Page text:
As crop damage due to the herbicide dicamba spreads from South Dakota into Texas and from Pennsylvania to Colorado, a task force appointed by the Arkansas Agriculture Department has recommended that state lawmakers institute a complete ban on all use of the product. If such legislation is adopted, it would make it illegal for farmers in the Razorback State to spray dicamba on their soybean fields after next April.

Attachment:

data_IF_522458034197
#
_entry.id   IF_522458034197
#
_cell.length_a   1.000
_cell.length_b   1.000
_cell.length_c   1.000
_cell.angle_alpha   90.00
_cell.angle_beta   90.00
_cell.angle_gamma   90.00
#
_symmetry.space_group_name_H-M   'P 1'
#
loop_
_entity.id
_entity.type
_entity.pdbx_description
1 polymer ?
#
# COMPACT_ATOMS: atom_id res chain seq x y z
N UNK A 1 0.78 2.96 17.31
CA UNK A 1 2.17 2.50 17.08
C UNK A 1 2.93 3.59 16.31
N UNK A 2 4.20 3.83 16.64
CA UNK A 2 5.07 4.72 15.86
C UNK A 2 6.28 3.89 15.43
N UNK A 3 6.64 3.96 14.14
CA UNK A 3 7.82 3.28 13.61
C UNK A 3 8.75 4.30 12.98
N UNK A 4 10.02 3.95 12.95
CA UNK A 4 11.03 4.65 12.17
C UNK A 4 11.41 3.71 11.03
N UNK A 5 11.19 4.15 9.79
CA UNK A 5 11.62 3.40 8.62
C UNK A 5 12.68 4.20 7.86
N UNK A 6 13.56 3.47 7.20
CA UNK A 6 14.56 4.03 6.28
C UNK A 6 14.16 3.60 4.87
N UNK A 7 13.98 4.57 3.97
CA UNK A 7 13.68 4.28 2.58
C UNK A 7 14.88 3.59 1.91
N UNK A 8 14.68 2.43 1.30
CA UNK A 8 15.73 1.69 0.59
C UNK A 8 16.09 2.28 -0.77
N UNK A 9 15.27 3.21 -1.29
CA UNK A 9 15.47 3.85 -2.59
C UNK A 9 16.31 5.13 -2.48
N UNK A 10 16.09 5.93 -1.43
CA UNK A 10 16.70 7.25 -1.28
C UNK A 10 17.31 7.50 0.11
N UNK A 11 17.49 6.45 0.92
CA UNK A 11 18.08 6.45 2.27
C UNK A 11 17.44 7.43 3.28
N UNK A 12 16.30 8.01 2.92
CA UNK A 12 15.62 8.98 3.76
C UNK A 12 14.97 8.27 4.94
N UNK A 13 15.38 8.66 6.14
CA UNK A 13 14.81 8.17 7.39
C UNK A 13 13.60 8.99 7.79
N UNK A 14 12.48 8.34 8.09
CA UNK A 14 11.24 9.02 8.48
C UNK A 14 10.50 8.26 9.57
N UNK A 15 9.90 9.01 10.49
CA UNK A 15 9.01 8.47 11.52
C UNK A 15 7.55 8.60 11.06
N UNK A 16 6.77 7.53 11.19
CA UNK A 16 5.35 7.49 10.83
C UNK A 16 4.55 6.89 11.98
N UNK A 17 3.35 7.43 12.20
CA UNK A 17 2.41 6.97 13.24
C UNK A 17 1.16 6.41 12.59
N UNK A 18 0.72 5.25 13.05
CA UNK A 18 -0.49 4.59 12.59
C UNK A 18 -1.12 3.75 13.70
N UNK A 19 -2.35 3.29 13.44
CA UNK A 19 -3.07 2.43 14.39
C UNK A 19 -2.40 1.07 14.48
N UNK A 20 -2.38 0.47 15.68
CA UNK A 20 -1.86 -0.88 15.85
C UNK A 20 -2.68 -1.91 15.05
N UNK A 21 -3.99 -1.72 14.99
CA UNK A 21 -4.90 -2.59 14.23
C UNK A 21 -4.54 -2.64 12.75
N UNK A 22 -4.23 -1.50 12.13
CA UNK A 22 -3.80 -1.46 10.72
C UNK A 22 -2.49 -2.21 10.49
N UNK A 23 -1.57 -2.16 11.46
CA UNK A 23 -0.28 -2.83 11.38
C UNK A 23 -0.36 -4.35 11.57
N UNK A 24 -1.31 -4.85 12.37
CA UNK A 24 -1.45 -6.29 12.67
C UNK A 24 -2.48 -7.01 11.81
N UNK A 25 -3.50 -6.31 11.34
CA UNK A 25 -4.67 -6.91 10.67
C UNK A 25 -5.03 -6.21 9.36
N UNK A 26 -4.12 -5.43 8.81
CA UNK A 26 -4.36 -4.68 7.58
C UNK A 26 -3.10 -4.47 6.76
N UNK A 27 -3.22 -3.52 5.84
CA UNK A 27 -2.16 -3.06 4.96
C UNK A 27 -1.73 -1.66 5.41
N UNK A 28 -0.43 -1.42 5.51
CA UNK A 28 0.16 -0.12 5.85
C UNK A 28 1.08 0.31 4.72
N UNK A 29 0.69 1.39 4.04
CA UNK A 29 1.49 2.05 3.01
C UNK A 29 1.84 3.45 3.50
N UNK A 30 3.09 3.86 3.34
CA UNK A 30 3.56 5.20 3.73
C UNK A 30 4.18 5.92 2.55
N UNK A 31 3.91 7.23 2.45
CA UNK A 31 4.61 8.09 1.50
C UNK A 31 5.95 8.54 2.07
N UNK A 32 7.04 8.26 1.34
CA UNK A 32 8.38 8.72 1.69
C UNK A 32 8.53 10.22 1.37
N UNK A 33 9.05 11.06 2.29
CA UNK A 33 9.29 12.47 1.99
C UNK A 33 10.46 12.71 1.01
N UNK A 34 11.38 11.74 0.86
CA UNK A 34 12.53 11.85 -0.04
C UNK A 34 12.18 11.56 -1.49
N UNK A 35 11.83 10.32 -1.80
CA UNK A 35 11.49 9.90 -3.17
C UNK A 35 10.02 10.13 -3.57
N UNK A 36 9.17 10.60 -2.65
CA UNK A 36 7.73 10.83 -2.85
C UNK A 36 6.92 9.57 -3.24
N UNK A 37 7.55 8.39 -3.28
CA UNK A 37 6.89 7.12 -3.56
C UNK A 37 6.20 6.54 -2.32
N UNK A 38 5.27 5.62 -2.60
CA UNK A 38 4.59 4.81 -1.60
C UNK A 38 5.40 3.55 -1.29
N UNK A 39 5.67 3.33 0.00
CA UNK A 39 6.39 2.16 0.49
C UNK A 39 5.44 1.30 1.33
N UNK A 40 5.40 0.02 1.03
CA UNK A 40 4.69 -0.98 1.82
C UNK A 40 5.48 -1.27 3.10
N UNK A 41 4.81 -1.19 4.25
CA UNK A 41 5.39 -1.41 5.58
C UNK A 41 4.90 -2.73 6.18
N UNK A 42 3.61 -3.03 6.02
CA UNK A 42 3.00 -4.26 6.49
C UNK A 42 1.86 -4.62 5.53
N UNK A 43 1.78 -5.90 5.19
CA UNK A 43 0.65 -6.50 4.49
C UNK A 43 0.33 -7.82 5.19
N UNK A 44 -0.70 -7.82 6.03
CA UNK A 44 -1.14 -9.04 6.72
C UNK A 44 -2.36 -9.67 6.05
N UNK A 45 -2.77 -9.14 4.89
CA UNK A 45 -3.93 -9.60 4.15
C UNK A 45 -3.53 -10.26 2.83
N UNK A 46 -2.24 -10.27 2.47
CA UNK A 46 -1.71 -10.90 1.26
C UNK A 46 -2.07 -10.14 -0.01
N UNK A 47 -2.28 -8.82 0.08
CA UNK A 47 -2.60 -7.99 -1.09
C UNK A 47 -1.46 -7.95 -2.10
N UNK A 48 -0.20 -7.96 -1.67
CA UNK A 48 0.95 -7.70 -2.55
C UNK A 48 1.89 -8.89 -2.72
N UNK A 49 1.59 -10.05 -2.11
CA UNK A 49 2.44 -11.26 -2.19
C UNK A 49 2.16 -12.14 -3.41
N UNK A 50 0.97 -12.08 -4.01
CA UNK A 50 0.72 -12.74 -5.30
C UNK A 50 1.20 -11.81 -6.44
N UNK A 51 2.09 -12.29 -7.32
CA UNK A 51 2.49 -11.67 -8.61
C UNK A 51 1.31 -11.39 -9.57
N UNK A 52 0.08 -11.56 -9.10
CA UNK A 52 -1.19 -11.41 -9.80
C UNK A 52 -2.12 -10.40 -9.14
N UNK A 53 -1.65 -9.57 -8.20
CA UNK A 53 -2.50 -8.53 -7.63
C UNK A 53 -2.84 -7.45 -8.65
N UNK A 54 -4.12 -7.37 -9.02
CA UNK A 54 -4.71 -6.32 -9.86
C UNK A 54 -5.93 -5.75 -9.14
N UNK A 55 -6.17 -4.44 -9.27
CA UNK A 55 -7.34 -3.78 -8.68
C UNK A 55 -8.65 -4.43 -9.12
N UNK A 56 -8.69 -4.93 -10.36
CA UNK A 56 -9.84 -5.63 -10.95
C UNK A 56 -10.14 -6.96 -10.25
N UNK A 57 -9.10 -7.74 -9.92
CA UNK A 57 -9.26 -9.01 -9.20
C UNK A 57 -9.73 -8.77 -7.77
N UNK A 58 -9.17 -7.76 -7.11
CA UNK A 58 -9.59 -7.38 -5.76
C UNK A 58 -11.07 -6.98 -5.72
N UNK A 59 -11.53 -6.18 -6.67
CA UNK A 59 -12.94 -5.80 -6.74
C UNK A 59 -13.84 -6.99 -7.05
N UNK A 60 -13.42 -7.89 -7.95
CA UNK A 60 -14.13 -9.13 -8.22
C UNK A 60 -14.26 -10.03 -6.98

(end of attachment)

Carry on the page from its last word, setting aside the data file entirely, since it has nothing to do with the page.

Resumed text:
The state placed a temporary ban on the sale and use of dicamba in July after farmers complained of crop damage caused by dicamba “drift,” as the chemical weed killer started finding its way into fields beyond those on which they were sprayed.
One of the problems stemmed from Monsanto’s sale of Xtend soybeans in 2016 – a year before growers were able to use XtendiMax on the growing plants themselves. Weed specialists say this led to illegal spraying of dicamba, which in turn caused widespread crop damage.